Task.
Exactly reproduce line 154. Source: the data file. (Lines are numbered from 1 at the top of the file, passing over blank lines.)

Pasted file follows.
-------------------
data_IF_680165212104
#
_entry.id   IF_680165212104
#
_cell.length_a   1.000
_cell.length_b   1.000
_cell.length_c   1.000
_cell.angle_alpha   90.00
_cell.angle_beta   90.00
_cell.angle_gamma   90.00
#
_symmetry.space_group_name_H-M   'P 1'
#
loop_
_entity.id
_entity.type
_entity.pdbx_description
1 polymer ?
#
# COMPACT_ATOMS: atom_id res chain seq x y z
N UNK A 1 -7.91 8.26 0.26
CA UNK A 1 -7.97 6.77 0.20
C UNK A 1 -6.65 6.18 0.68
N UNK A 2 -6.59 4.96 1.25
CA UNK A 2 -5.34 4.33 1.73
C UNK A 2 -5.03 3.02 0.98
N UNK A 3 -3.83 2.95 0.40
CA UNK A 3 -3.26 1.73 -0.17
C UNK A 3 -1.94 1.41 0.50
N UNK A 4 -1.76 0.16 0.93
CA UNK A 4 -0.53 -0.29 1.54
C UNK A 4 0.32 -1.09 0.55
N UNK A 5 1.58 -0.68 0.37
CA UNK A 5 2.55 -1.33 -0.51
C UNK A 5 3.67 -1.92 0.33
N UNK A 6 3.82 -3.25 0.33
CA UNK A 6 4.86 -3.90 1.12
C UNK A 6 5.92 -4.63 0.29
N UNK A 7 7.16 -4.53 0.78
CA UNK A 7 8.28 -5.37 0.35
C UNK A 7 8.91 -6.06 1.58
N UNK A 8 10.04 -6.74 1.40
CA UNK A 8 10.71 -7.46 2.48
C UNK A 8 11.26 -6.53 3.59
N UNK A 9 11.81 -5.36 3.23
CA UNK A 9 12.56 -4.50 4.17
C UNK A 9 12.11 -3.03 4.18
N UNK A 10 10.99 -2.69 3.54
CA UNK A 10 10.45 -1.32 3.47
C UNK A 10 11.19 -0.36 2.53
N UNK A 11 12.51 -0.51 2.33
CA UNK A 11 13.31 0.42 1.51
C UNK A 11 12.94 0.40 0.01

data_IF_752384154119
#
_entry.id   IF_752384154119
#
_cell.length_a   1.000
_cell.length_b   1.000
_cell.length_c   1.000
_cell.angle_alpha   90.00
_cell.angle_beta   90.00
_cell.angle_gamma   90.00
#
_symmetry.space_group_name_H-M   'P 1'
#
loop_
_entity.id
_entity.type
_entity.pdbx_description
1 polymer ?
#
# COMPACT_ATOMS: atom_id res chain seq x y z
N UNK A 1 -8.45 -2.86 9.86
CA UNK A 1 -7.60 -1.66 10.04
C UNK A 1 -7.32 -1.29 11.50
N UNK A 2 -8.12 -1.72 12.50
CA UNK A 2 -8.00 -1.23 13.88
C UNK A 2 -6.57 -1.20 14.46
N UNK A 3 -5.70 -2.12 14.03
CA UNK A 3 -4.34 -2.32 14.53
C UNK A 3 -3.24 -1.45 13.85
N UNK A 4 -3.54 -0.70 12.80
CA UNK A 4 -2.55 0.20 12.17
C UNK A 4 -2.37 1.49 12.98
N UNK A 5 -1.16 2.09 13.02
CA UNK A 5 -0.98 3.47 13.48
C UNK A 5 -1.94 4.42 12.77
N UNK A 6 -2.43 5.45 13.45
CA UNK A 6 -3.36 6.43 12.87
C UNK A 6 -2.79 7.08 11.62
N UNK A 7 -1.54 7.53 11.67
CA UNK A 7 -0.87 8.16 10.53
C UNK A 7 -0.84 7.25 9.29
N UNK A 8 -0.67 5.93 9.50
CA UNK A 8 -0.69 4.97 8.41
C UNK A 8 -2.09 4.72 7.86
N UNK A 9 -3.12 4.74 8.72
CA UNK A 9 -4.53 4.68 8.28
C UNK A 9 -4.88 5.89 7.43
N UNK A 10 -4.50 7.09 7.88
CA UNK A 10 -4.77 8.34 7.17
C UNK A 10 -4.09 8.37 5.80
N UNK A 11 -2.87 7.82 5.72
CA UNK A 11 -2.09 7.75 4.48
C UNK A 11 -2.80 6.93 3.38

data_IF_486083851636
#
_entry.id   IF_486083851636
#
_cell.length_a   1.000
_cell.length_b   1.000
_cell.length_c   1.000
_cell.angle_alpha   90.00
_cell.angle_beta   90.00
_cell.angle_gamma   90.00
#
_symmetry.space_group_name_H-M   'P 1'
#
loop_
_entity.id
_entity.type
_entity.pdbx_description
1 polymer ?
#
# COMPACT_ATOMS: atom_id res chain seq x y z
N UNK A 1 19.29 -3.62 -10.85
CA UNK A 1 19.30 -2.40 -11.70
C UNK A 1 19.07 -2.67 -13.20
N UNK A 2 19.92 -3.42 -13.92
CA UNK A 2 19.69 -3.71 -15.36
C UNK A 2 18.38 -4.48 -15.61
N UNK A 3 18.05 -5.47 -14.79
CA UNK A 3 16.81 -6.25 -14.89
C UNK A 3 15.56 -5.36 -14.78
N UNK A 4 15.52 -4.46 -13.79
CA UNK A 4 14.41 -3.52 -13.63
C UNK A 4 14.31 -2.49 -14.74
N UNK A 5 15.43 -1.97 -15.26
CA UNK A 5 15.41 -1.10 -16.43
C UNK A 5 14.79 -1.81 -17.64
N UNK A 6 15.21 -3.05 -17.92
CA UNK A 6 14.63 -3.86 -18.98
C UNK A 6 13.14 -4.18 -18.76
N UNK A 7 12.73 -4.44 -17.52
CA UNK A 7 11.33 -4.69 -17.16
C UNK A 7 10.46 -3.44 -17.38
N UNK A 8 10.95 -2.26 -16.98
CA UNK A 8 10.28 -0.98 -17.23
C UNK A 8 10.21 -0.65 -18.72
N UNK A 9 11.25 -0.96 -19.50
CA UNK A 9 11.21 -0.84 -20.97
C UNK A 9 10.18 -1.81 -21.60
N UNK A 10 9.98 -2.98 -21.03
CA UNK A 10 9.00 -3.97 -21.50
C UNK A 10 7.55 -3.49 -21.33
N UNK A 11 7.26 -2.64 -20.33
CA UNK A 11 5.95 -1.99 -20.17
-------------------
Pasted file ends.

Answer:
N UNK A 10 9.98 -2.98 -21.03